This is something really unique. Somehow, it still seems somewhat meant to be. Just the name. Almost sounds like me. My maiden name, you see, is Long. Add that to my first name, and these Filipino sausages sound almost like a tribute. Maybe I should call them Longgalisa instead. In addition to that, my boss is half Filipino and I had a chance to meet her sweet mama not too long ago. So many cultures to learn about. Yes, I am a teacher, and I am still a big nerd when it comes to learning. It is a lifelong thing for me.
Now that I run with a crowd from the Philippines, I will have to ask if they eat these sausages. My hubby was a convert. From my research I found that there are several regional varieties. I chose to make the one that is very garlicky. We love our garlic. I am no authority, but from what I can tell, most of the varieties are sweet. That makes them a natural breakfast sausage. We had them for dinner, but in a breakfasty sort of way--with eggs and fried caulirice. Almost true island style.
I am busy making all sorts of recipes featuring ground meats for the July Diner News. This is one you will find in there. I have lots of fun ideas still to try. I am experimenting with some burger hacks too. So far, our trial with a smashburger turned out well. You will have to wait for the Diner News to get all that information.
Today I was not too bright. I decided to try my mom's really old meat grinder. Ground pork is a little harder to find at my grocery store. I usually have to go to Sprouts to get a good deal on it. I wasn't going that direction, so I picked up a small pork shoulder roast. Oh my, that was so not worth the effort and the mess! Don't do what I did. Buy pre-ground pork or use a food processor. Lesson learned. The grinder is all retro and cute, but it was such a mess. I will stick with the modern conveniences. I was hoping to get a coarse grind, but it was pretty much the same as my Ninja or food processor method. Back to electric for this girl. Good to know since I still have about 5 pounds of chicken to grind.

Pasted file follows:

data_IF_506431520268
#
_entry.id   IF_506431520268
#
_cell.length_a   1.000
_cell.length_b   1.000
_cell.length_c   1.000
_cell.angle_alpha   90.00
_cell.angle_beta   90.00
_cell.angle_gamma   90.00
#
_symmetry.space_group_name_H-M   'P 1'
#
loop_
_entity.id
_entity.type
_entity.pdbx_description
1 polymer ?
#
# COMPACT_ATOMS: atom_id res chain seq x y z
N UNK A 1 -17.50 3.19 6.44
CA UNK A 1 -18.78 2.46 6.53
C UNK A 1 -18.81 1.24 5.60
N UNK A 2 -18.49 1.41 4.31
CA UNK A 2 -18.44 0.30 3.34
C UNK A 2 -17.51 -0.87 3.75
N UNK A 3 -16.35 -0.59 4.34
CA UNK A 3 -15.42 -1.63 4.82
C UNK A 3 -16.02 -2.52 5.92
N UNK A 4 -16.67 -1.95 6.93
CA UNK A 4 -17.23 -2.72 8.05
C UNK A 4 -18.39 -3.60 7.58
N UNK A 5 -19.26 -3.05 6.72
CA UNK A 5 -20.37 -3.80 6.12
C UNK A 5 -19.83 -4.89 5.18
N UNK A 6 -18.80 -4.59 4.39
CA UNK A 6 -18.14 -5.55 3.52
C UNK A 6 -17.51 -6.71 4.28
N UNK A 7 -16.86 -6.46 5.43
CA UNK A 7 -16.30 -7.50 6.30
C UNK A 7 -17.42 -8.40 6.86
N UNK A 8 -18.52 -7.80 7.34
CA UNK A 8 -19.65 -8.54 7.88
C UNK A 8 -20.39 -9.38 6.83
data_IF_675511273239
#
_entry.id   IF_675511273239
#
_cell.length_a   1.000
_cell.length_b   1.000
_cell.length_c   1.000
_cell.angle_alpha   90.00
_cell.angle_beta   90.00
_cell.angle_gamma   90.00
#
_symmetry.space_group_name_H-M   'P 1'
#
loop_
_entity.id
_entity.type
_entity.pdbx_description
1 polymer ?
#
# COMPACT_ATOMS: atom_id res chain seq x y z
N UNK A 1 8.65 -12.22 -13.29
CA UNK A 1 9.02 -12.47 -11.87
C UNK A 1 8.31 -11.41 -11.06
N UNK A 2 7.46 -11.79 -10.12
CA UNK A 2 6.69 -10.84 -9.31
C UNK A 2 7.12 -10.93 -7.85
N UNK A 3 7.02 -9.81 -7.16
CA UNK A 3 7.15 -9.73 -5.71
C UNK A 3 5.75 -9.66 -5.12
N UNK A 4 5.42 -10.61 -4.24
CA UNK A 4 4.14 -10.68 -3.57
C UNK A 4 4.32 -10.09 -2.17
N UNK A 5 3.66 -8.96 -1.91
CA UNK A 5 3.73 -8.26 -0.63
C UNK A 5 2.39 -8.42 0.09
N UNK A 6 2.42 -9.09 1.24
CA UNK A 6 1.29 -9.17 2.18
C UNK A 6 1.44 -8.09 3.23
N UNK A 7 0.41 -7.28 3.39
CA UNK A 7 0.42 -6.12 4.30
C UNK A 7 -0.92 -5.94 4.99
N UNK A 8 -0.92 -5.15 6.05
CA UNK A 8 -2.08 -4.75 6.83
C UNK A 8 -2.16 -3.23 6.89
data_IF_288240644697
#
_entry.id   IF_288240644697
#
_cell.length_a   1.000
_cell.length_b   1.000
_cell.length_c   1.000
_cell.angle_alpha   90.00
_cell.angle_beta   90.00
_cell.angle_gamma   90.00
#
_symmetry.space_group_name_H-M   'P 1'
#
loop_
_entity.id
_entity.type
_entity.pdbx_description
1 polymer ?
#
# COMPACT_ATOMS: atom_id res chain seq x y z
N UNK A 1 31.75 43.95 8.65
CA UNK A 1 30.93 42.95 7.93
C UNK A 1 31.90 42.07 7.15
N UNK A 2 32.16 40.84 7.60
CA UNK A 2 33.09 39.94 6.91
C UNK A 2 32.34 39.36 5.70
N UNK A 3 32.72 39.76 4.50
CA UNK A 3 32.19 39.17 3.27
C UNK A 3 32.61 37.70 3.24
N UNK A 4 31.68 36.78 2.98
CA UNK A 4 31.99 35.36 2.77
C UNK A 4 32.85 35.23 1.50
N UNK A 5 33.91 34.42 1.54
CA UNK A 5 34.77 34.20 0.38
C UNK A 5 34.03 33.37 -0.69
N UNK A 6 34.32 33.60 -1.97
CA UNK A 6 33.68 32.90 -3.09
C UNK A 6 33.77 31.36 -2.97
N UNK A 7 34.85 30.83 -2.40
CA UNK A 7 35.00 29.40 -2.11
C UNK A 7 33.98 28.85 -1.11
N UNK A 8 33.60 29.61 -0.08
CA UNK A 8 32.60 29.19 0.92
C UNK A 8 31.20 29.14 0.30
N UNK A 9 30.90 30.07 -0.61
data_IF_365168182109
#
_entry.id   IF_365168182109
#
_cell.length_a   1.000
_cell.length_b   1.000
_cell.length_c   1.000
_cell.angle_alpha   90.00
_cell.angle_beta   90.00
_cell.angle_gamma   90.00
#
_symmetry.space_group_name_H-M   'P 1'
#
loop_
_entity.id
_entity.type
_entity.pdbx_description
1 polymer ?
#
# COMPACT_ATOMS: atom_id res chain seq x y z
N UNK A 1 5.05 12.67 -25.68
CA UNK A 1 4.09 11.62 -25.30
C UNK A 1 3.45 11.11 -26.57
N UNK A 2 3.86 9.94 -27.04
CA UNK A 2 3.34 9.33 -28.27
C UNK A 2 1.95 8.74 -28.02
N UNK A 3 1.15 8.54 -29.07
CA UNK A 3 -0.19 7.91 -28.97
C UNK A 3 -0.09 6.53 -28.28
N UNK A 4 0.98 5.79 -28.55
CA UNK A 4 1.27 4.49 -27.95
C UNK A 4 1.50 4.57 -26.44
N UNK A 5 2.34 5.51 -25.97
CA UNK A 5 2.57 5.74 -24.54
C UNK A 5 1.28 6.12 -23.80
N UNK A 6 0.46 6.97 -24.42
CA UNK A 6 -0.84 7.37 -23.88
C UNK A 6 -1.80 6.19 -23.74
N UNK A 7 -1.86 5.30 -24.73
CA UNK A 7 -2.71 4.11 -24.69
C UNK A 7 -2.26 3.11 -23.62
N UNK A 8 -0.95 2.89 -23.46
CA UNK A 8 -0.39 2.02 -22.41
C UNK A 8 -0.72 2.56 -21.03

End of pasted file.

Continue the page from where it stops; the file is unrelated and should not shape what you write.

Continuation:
Without further ado, here is the recipe for these Filipino sausages, Marshall style.
1/2 lb ground pork
2 tbsp erythritol / stevia blend
2 1/2 tsp garlic powder
1 tsp pepper
1/2 tsp vinegar
1/2 tsp salt
2 ts0 Palm oil or coconut oil for frying
Combine pork, sweetener, garlic powder, pepper, vinegar and salt. Chill for several hours for flavor to permeate the meat. Shape into 8 small logs. Heat oil in a skillet and fry until cooked through.
per sausage: 88 calories and 1 g carb
Most of the photos I saw online had the sausages in a casing. No way was I doing that! These are good. Never would I personally have put so much garlic in with sweetener. The combo does work though. I used many different recipes as resources to come up with my own. Although I am not a native, I think they are quite good. Especially if you let someone else do the grinding.
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